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Property Issues: Conversion & Trover
What is conversion and what are actions in Trover?
Conversion may be generally defined as illegitimately depriving an owner of personal property without his or her consent. In Georgia, trover is the legal action that may be initiated by a property owner to recover converted property. In an action in trover, or a lawsuit to recover personal property, the plaintiff may choose to either: exclusively demand the return of the property, exclusively demand monetary compensation for the converted property, or request that the judge or jury presiding over the case render a verdict either awarding the return of the property or monetary compensation for the value of the property. O.C.G.A. § 44-12-151. If the plaintiff elects to recover monetary damages compensating him or her for the loss of the converted property, “plaintiff may recover a sum in the amount of the highest value which he is able to prove existed between the time of the conversion and the trial.” O.C.G.A. § 44-12-152.
How are conversion and trover relevant to Georgia divorce?
While it may be initially hard to conceive how the legal concepts discussed above are relevant to divorce matters, actions in trover may be a particularly useful tool for former spouses to effectuate the terms of their divorce settlement agreements or divorce decrees. Post-divorce, one potential source of contention between former spouses is the actual division of personal property. Although the parties’ settlement agreement may delineate how personal property should be divided in theory, the practical division of said property may lead to conflict between the parties, especially if one spouse is in possession of the majority of the couple’s property and must deliver certain articles of property to the other former spouse according to the terms of the couple’s divorce. In the event one former spouse fails to turn over property to the other former spouse in the divorce, the former spouse entitled to the property may file an action in trover to recover that property. See generally Dunlap v. Pope, 177 Ga. App. 539 (1986) (former husband filed suit in trover against former wife to recover personal property awarded him in the divorce, or in the alternate to recover monetary value of said property).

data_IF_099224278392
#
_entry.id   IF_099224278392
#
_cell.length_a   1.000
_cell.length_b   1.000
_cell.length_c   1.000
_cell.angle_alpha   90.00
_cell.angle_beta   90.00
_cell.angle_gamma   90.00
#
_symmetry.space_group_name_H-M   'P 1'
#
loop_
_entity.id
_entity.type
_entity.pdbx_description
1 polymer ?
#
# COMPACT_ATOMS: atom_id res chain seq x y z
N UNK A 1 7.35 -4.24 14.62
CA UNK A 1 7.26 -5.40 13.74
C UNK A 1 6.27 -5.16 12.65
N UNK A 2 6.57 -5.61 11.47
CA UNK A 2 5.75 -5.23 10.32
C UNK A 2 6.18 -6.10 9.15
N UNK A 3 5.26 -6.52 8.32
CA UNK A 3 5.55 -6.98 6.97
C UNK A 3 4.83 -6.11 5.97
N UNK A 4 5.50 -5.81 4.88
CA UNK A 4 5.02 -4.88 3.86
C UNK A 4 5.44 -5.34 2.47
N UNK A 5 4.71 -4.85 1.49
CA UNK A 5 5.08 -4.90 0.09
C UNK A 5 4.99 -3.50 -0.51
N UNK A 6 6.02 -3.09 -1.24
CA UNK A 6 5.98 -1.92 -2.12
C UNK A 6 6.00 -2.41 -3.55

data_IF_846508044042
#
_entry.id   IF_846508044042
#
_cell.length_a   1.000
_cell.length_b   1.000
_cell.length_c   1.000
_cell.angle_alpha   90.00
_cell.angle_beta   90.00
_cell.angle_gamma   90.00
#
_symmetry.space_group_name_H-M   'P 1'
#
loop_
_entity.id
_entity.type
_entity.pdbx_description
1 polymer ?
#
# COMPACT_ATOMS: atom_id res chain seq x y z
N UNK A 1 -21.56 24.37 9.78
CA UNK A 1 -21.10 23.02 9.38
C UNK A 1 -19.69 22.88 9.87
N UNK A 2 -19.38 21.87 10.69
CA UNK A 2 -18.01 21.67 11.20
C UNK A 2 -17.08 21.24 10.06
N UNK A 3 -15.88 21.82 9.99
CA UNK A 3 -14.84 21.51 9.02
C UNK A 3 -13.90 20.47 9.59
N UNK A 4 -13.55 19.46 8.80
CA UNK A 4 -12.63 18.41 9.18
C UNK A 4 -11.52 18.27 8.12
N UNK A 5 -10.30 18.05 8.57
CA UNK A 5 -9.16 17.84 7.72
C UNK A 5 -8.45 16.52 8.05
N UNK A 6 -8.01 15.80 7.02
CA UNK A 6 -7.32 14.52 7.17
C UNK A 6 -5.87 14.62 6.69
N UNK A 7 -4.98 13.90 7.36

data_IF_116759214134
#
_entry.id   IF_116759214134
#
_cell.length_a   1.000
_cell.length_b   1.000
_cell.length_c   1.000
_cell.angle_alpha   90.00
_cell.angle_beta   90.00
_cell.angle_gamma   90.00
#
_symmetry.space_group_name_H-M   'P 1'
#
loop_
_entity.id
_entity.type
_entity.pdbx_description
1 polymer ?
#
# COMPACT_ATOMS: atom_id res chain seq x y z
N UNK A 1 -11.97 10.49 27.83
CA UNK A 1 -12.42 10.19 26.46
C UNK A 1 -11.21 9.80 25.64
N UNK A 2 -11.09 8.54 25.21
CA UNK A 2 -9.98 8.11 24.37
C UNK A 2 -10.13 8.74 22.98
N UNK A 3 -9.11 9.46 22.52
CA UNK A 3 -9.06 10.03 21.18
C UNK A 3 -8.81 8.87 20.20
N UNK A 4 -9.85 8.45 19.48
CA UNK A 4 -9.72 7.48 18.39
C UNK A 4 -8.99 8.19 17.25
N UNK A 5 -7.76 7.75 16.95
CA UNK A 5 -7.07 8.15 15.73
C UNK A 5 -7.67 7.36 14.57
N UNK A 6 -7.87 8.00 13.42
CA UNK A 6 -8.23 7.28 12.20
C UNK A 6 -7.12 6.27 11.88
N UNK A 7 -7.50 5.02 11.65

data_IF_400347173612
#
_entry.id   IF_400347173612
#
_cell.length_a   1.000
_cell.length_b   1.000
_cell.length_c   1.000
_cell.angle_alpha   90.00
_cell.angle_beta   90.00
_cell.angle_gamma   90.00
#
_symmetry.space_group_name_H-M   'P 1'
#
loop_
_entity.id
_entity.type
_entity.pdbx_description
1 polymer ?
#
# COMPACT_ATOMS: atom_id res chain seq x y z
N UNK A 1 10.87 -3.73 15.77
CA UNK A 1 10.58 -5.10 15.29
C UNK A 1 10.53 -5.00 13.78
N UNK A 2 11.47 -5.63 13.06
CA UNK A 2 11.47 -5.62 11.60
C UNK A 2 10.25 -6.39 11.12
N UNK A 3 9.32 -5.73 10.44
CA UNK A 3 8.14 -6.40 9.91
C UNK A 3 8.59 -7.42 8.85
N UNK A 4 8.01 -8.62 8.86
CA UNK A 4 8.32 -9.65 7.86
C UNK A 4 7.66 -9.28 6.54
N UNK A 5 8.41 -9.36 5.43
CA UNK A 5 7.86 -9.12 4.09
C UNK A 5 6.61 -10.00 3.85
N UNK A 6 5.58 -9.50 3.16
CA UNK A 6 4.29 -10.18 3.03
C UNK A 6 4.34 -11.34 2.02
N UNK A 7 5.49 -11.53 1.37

Generally, contempt actions are the preferable method to enforce the terms of divorce decrees post-divorce. However, in matters involving one party’s refusal to turn over personal property according to the terms of a divorce, actions in trover may be preferable to contempt actions, because actions in trover give the party initiating the action the option to either request the return of the property or to demand monetary compensation for the value of the property. The availability of this option may be particularly important in matters where the personal property subject to the suit has been irreparably damaged by the other party, sold, or otherwise disposed.